By Eric Peters, Spring 2018 IAC Student Intern
In December 2017, the Financial Industry Regulatory Authority (FINRA) announced that J.P. Morgan had been fined $2.8 million for violating the SEC’s Customer Protection Rule and for supervisory failures taking place from March 2008 to June 2016. The Customer Protection Rule is intended to safeguard customers’ cash and securities so that they can be promptly returned should the broker-dealer become insolvent. The rule requires firms to segregate customer securities and restricts them from using these segregated securities for their own purposes.
J.P. Morgan allegedly failed to ensure that reasonable processes were in place for their possession and control systems. These process failures included systemic coding and design flaws, recurring and unresolved deficits, and unreasonable supervision. As a result of this violation, J.P. Morgan allegedly created deficits in foreign and domestic securities valued at hundreds of millions of dollars. In one instance, the firm’s failure to segregate securities involving Italian securities resulted in a deficit of $146 million, comprised of 81 Italian securities.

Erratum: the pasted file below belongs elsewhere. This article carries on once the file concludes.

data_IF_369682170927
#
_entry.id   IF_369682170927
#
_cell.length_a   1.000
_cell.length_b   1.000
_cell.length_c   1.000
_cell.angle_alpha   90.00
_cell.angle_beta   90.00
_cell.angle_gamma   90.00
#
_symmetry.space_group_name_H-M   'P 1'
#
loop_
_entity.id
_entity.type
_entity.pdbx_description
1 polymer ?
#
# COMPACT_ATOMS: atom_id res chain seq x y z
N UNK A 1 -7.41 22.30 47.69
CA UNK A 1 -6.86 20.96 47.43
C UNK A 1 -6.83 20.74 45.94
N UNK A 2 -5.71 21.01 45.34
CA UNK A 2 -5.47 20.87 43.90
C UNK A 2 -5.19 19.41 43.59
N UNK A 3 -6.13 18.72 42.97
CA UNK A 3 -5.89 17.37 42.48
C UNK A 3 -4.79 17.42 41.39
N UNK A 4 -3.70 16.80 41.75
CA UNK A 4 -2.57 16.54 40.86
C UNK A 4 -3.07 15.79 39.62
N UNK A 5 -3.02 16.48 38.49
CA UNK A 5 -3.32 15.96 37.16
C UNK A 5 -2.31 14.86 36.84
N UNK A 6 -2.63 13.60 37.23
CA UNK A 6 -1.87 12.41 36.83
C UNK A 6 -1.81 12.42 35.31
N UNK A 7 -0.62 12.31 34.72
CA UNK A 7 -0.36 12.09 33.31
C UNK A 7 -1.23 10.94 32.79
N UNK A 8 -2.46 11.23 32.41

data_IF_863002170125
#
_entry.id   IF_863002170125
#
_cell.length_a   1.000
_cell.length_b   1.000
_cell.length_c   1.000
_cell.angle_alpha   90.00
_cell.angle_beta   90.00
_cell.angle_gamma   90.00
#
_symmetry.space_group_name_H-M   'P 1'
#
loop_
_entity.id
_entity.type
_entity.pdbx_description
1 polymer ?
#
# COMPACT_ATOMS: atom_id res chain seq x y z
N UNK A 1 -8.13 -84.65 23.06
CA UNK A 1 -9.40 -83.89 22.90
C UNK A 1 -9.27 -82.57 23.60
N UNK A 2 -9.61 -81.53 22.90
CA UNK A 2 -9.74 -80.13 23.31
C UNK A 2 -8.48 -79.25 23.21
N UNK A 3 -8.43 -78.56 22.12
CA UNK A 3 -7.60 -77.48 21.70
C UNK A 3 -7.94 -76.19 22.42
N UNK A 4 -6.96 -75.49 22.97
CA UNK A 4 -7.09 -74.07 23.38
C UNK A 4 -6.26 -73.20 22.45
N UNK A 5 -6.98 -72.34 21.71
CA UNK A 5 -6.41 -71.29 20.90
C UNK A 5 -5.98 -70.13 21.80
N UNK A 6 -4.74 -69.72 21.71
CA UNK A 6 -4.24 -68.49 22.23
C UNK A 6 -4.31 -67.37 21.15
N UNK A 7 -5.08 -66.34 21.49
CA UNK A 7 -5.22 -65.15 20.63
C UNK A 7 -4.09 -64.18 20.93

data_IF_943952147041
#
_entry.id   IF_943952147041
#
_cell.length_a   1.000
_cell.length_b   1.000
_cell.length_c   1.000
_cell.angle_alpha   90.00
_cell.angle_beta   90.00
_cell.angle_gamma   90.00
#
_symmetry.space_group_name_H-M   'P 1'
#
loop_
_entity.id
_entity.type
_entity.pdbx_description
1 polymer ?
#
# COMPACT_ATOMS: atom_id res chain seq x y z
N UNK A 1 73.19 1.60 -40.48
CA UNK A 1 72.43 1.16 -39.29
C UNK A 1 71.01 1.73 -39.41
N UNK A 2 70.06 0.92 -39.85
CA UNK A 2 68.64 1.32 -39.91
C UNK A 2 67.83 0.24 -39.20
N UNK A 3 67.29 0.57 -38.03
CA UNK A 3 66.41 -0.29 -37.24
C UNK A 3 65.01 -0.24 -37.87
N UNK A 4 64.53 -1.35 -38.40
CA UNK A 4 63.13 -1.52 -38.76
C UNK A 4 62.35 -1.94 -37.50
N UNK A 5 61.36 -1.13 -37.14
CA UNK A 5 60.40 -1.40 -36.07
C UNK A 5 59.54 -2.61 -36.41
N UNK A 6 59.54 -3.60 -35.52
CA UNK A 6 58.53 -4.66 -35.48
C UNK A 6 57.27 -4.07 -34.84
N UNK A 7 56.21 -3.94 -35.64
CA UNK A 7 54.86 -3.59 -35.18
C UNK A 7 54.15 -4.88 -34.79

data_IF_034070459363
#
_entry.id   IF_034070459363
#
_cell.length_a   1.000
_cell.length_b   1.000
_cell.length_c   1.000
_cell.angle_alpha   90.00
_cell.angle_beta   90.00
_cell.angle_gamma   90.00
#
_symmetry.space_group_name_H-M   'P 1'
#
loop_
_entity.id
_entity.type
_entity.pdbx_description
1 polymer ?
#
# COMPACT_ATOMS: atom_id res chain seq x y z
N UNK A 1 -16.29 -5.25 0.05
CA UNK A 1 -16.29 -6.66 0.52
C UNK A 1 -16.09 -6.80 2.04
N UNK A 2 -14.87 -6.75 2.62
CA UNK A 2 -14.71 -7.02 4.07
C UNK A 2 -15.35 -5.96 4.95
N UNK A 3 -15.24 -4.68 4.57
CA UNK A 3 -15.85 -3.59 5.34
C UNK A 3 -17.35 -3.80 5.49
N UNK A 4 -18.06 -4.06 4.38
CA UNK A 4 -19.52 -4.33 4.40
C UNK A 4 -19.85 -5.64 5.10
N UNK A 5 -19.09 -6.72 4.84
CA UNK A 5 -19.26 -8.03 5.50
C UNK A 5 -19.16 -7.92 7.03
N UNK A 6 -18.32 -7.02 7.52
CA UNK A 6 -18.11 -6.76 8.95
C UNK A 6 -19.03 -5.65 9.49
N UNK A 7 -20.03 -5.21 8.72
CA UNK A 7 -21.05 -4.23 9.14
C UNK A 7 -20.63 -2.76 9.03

The Customer Protection Rule establishes crucial safeguards for investors, ensuring that their securities are well-maintained. It is important that firms maintain reasonably designed and maintained systems and procedures to comply with the SEC’s possession and control requirements. J.P. Morgan is cooperating with officials by undertaking a plan to address the violations and to over-reserve cash deposits in an effort to improve the protection of its customers from the firm’s failure to properly segregate its customers’ securities. Without admitting or denying the findings, J.P. Morgan has consented to the entry of FINRA’s findings and is working to improve its processes.